A Better Way to S.H.A.R.E


Project SHARE is an organization that aims at feeding the growing population sustainably. On April 17th, our class was fortunate enough to have speaker and representative, Lindsey Lyons, tell us more about this organization.The SHARE in Project SHARE stands for: Survival Help And Recipient Education. Prior to Lindsay’s visit I was not knowledgeable about this organization and from her lecture have gained a better perspective and even a sparked inspiration. Located on Orange St, Dickinson College gives a space for Project SHARE that is rent free, to help the Carlisle area and communities alike. Dickinson’s generosity provides Project SHARE 23,000 sq. feet and easy access for students to become active and involved in this community effort. Providing support and assistance,1,000 families a month are provided food, clothing and living supplies. The families are free of charge and receive their food and supplies on the third Thursday of every month. While they are serving abundant amounts of food, you may be thinking, there giving away the poor stuff. Wrong! Project SHARE grows their food and vegetables locally. Generating nearly 800 volunteers, in their 17 years of existence, this local Food Bank provides a great way for college students and the local community to get involved.

 

 

 

After telling us about the ins and outs, Lindsey discussed in detail how this organization relates to an ecofeminist perspective. To help us grasp a better understanding, she provided our class with several ecofeminist solutions that Project SHARE aims at. Some of these solutions included: protecting the local culture, understanding the needs of the area, bringing together community groups and forming volunteer alliances, and the most important, to build a healthy sense of community and culture in the Carlisle area. Project SHARE’s consistent ability to re-use clothing and prevent wasting food, allows the local families living at the poverty level to survive. Not only is this community outreach helping families survive, but forming alliances and building a more positive community culture. I was very pleased to hear that pregnant women are given priority at the food distribution every month and then women and children. The organizations respect for the dignity of the local community is astounding and has truly inspired me to get involved on a local level at home.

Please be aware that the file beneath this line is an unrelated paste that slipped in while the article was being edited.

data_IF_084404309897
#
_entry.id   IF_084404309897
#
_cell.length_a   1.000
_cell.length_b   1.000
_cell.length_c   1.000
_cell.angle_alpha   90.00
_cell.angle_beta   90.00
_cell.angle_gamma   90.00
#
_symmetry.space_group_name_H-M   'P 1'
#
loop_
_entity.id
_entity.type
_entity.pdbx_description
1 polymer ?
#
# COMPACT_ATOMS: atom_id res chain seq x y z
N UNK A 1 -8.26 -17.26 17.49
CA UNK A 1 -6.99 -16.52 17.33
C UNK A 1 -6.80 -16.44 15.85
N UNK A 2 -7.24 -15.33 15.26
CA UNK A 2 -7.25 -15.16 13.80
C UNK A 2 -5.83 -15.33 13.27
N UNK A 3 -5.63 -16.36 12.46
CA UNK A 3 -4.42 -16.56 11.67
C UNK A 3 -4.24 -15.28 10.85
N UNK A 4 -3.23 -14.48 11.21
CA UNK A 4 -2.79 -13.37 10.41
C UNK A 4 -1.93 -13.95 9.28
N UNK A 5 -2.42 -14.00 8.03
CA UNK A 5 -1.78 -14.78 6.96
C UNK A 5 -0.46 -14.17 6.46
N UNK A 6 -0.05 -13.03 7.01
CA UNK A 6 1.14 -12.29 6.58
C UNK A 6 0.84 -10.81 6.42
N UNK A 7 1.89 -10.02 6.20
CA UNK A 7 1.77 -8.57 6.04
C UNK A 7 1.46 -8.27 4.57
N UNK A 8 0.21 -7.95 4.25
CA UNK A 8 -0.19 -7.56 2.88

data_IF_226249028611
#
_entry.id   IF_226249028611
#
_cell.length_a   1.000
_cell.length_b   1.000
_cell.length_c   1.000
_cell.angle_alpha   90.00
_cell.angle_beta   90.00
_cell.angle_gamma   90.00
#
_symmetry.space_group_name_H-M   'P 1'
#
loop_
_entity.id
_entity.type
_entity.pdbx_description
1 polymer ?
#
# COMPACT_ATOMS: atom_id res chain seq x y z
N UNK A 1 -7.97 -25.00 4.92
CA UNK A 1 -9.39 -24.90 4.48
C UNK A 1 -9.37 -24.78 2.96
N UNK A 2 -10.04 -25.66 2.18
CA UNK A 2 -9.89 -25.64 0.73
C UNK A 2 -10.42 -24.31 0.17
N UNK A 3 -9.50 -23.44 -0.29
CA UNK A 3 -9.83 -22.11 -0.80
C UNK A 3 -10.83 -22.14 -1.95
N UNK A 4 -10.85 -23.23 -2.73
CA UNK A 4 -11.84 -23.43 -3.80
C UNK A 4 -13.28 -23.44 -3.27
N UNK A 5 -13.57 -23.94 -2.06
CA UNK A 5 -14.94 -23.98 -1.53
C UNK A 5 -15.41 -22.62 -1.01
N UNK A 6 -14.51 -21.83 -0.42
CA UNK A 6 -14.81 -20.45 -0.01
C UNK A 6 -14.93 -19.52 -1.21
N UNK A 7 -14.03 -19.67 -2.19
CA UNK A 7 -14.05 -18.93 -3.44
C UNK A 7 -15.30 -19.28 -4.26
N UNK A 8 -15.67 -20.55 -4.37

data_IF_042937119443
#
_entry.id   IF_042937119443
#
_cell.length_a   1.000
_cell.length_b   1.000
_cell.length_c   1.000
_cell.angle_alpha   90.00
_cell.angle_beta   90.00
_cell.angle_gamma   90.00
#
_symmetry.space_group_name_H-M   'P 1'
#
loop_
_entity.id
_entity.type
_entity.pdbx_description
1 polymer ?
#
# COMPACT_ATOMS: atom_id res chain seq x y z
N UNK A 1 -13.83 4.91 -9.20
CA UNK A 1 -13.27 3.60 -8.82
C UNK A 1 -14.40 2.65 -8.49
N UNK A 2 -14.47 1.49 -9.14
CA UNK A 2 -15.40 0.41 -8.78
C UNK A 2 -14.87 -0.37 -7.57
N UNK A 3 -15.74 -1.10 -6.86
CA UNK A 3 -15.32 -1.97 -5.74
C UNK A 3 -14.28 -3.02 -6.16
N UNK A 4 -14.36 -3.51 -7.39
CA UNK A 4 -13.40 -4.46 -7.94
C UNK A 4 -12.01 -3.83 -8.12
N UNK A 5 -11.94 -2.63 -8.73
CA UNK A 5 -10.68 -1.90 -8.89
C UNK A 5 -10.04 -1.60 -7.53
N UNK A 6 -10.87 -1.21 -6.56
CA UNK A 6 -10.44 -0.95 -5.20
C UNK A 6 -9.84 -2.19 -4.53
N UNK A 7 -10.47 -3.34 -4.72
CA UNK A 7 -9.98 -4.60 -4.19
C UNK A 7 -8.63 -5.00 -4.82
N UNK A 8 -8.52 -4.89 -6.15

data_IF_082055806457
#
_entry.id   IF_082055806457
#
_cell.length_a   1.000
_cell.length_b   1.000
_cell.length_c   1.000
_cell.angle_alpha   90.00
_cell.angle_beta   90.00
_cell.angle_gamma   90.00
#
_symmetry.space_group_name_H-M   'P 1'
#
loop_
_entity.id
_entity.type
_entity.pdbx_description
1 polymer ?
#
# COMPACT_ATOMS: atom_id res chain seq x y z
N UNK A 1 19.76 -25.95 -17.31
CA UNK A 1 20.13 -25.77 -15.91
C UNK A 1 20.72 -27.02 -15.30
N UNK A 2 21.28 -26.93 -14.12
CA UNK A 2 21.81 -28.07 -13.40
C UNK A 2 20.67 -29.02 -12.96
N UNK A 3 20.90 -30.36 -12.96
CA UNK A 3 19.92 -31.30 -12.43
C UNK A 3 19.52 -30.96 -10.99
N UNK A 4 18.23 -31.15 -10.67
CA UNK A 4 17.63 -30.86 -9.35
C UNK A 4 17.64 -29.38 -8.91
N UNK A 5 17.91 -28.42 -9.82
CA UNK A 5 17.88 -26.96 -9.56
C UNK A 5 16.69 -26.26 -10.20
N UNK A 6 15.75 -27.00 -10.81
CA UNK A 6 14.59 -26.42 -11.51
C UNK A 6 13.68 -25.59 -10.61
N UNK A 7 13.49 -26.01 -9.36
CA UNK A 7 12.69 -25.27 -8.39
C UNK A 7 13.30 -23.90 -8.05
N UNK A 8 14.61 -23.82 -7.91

This past summer my mom began to cultivate her own garden where she grew grape tomatoes, supersonic tomatoes, white eggplant, cucumbers, zucchini and jalapéno peppers. My mom’s sparked interest in home grown food never really phased me, I was always just fortunate to have healthier meals on the dinner table. However, after hearing about Project SHARE, and listening to Lindsey speak to our class, I almost wonder if there is a way I too can become involved. This summer, I plan on giving my mom a helping hand and learning more about what it means to cultivate your own fresh food. I also plan to do some research in my community and see if there is a place I can take the food we don’t use.

This is a picture from my mom's garden at home.

While we are nearing the close of this semester, I want to acquire gardening knowledge this summer in hopes of visiting the Dickinson College Farm next year. I’d also really like to get involved with Project SHARE and contribute to their sustainable efforts. My only regret in taking this course this semester is taking it so late in my Dickinson College career, but I am very excited to become more involved in sustainable food efforts now that I am more educated!

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